“You often turn to us ... for advice and support ... Brother soldiers, you are right ... The government set up a court-martial to judge sailors and soldiers in Kronstadt, and immediately the workers of Petersburg went on strike everywhere ... We are bound by the same chains. Only the united efforts of the people and the army will break those chains.”
A soviet of soldiers’ deputies was formed, and soldiers’ representatives joined the workers’ soviet.
Workers in Saint Petersburg began to work an eight-hour day, rather than wait until it became law. With the defeat of the revolution, the eight-hour day was systematically reversed. A soviet executive member concluded:
“We may not have won the eight-hour day for the masses, but we have certainly won the masses for the eight-hour day. Henceforth the war-cry: Eight hours and a gun! shall live in the heart of every Petersburg worker.”
The centralised, democratic structure of the soviet made organising all these struggles much more effective than if left to random workplaces operating independently. It enabled the working class to begin to act as an alternative government.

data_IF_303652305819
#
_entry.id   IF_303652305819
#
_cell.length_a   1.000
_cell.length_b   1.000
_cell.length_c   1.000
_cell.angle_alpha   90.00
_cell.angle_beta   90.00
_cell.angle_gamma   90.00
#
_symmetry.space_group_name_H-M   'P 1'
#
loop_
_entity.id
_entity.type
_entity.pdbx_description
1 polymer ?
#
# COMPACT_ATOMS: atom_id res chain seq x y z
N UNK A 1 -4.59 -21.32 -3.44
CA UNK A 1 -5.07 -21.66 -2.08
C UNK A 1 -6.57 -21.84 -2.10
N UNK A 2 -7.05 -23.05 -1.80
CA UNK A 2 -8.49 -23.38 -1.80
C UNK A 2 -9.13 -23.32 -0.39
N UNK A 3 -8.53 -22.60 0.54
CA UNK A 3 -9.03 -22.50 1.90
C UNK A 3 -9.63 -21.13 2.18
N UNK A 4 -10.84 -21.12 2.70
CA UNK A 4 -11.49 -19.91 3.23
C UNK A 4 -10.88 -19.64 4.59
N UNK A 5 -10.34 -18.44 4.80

In 1905, the Saint Petersburg soviet stood at the centre of the revolution. When it was crushed by the authorities, it signalled the beginning of the defeat of the revolution.
On 4 December, armed police and soldiers loyal to the monarchy surrounded the soviet as delegates from industry after industry reported support for the Moscow soviet’s call for another general political strike. They would be arrested, and the revolution crushed, but they made one last stand of defiance:
“The sound of loud metallic banging came from downstairs. It was as though a dozen blacksmiths were working at their anvils. The delegates were smashing their Brownings so as to prevent them falling into the hands of the police!”